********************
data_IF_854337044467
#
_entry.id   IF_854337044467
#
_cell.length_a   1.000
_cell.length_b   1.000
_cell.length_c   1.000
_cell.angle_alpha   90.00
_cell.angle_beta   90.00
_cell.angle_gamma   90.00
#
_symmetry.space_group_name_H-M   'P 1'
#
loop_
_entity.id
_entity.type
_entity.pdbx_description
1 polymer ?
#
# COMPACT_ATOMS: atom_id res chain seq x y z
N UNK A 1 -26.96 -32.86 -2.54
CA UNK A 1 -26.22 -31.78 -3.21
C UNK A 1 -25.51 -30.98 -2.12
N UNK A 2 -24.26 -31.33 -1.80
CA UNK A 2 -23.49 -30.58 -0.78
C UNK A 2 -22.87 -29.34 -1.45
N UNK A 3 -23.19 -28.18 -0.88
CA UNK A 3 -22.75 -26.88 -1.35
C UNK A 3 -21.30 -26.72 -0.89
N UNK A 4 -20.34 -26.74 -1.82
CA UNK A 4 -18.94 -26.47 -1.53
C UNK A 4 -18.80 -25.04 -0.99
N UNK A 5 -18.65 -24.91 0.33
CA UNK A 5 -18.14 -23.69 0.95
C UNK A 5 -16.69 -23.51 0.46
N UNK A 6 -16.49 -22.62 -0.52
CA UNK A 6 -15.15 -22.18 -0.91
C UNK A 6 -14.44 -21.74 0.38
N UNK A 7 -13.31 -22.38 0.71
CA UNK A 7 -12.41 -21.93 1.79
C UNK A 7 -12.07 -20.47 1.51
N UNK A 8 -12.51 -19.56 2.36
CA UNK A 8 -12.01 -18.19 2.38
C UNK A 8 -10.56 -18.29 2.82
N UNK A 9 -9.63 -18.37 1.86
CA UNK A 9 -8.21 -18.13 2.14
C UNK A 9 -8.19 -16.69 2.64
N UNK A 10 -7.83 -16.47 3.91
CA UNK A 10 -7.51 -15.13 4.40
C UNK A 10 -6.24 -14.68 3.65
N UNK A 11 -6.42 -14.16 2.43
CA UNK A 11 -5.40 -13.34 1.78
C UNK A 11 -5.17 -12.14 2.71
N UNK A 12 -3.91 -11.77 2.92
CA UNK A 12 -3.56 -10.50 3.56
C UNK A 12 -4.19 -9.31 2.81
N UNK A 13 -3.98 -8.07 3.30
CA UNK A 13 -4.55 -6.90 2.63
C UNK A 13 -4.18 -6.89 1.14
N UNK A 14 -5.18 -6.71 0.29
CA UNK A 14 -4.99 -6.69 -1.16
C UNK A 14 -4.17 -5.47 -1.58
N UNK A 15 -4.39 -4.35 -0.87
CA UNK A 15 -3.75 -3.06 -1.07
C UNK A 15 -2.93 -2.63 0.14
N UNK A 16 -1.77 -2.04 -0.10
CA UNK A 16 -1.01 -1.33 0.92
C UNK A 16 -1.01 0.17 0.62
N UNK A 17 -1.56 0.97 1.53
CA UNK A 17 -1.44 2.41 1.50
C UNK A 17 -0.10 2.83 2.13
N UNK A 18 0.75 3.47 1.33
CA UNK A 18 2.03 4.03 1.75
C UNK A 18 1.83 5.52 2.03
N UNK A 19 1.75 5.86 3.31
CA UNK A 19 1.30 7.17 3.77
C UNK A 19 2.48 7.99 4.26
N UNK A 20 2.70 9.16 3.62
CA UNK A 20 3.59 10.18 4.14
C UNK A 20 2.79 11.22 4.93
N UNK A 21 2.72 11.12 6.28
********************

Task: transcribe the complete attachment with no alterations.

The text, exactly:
data_IF_854337044467
#
_entry.id   IF_854337044467
#
_cell.length_a   1.000
_cell.length_b   1.000
_cell.length_c   1.000
_cell.angle_alpha   90.00
_cell.angle_beta   90.00
_cell.angle_gamma   90.00
#
_symmetry.space_group_name_H-M   'P 1'
#
loop_
_entity.id
_entity.type
_entity.pdbx_description
1 polymer ?
#
# COMPACT_ATOMS: atom_id res chain seq x y z
N UNK A 1 -26.96 -32.86 -2.54
CA UNK A 1 -26.22 -31.78 -3.21
C UNK A 1 -25.51 -30.98 -2.12
N UNK A 2 -24.26 -31.33 -1.80
CA UNK A 2 -23.49 -30.58 -0.78
C UNK A 2 -22.87 -29.34 -1.45
N UNK A 3 -23.19 -28.18 -0.88
CA UNK A 3 -22.75 -26.88 -1.35
C UNK A 3 -21.30 -26.72 -0.89
N UNK A 4 -20.34 -26.74 -1.82
CA UNK A 4 -18.94 -26.47 -1.53
C UNK A 4 -18.80 -25.04 -0.99
N UNK A 5 -18.65 -24.91 0.33
CA UNK A 5 -18.14 -23.69 0.95
C UNK A 5 -16.69 -23.51 0.46
N UNK A 6 -16.49 -22.62 -0.52
CA UNK A 6 -15.15 -22.18 -0.91
C UNK A 6 -14.44 -21.74 0.38
N UNK A 7 -13.31 -22.38 0.71
CA UNK A 7 -12.41 -21.93 1.79
C UNK A 7 -12.07 -20.47 1.51
N UNK A 8 -12.51 -19.56 2.36
CA UNK A 8 -12.01 -18.19 2.38
C UNK A 8 -10.56 -18.29 2.82
N UNK A 9 -9.63 -18.37 1.86
CA UNK A 9 -8.21 -18.13 2.14
C UNK A 9 -8.19 -16.69 2.64
N UNK A 10 -7.83 -16.47 3.91
CA UNK A 10 -7.51 -15.13 4.40
C UNK A 10 -6.24 -14.68 3.65
N UNK A 11 -6.42 -14.16 2.43
CA UNK A 11 -5.40 -13.34 1.78
C UNK A 11 -5.17 -12.14 2.71
N UNK A 12 -3.91 -11.77 2.92
CA UNK A 12 -3.56 -10.50 3.56
C UNK A 12 -4.19 -9.31 2.81
N UNK A 13 -3.98 -8.07 3.30
CA UNK A 13 -4.55 -6.90 2.63
C UNK A 13 -4.18 -6.89 1.14
N UNK A 14 -5.18 -6.71 0.29
CA UNK A 14 -4.99 -6.69 -1.16
C UNK A 14 -4.17 -5.47 -1.58
N UNK A 15 -4.39 -4.35 -0.87
CA UNK A 15 -3.75 -3.06 -1.07
C UNK A 15 -2.93 -2.63 0.14
N UNK A 16 -1.77 -2.04 -0.10
CA UNK A 16 -1.01 -1.33 0.92
C UNK A 16 -1.01 0.17 0.62
N UNK A 17 -1.56 0.97 1.53
CA UNK A 17 -1.44 2.41 1.50
C UNK A 17 -0.10 2.83 2.13
N UNK A 18 0.75 3.47 1.33
CA UNK A 18 2.03 4.03 1.75
C UNK A 18 1.83 5.52 2.03
N UNK A 19 1.75 5.86 3.31
CA UNK A 19 1.30 7.17 3.77
C UNK A 19 2.48 7.99 4.26
N UNK A 20 2.70 9.16 3.62
CA UNK A 20 3.59 10.18 4.14
C UNK A 20 2.79 11.22 4.93
N UNK A 21 2.72 11.12 6.28